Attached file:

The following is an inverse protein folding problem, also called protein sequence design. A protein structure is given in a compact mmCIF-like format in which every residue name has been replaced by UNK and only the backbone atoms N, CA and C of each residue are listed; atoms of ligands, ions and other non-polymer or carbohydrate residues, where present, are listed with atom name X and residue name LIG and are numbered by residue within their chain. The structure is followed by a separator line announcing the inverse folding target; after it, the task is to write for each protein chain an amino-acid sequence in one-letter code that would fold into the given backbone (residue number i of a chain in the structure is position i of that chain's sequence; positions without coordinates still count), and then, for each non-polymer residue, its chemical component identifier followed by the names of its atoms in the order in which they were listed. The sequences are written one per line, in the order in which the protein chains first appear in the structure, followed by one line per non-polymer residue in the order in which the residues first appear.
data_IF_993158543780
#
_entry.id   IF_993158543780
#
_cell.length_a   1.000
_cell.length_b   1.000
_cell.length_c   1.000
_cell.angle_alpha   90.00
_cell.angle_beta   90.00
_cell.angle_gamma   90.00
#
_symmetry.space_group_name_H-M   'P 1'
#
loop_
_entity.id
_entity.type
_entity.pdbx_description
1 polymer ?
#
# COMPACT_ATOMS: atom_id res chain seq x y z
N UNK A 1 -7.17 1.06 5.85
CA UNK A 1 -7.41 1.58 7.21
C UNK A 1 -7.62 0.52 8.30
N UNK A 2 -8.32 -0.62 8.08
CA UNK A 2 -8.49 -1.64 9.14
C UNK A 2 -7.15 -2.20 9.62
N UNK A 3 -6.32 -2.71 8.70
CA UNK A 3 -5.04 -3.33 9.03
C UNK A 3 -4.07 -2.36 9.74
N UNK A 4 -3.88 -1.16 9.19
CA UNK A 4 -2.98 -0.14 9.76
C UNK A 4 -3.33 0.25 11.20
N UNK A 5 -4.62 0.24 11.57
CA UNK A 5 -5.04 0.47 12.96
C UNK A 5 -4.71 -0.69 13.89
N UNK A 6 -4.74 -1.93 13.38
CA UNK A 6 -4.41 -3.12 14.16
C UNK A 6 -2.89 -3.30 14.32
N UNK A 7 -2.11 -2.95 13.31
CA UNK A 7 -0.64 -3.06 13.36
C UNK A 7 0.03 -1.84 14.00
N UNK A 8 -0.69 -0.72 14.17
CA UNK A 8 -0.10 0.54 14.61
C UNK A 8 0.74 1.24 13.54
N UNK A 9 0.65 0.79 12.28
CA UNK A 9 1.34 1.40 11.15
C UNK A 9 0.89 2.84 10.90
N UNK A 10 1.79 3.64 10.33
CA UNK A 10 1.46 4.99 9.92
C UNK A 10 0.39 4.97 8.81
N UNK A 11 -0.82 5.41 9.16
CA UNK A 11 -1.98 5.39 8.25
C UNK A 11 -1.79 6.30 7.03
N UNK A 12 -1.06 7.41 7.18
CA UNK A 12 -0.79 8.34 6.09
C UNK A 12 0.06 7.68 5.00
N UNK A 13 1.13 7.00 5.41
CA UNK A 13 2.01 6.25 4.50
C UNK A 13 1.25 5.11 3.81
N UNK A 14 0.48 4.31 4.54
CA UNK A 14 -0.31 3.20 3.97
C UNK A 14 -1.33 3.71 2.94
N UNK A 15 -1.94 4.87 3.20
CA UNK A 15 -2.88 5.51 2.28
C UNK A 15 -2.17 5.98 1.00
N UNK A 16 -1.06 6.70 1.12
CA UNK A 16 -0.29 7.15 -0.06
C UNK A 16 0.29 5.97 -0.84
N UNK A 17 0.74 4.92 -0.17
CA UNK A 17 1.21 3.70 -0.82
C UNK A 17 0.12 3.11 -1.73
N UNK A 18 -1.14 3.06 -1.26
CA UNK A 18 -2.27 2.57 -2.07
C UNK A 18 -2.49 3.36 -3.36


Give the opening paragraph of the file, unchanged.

The following is an inverse protein folding problem, also called protein sequence design. A protein structure is given in a compact mmCIF-like format in which every residue name has been replaced by UNK and only the backbone atoms N, CA and C of each residue are listed; atoms of ligands, ions and other non-polymer or carbohydrate residues, where present, are listed with atom name X and residue name LIG and are numbered by residue within their chain. The structure is followed by a separator line announcing the inverse folding target; after it, the task is to write for each protein chain an amino-acid sequence in one-letter code that would fold into the given backbone (residue number i of a chain in the structure is position i of that chain's sequence; positions without coordinates still count), and then, for each non-polymer residue, its chemical component identifier followed by the names of its atoms in the order in which they were listed. The sequences are written one per line, in the order in which the protein chains first appear in the structure, followed by one line per non-polymer residue in the order in which the residues first appear.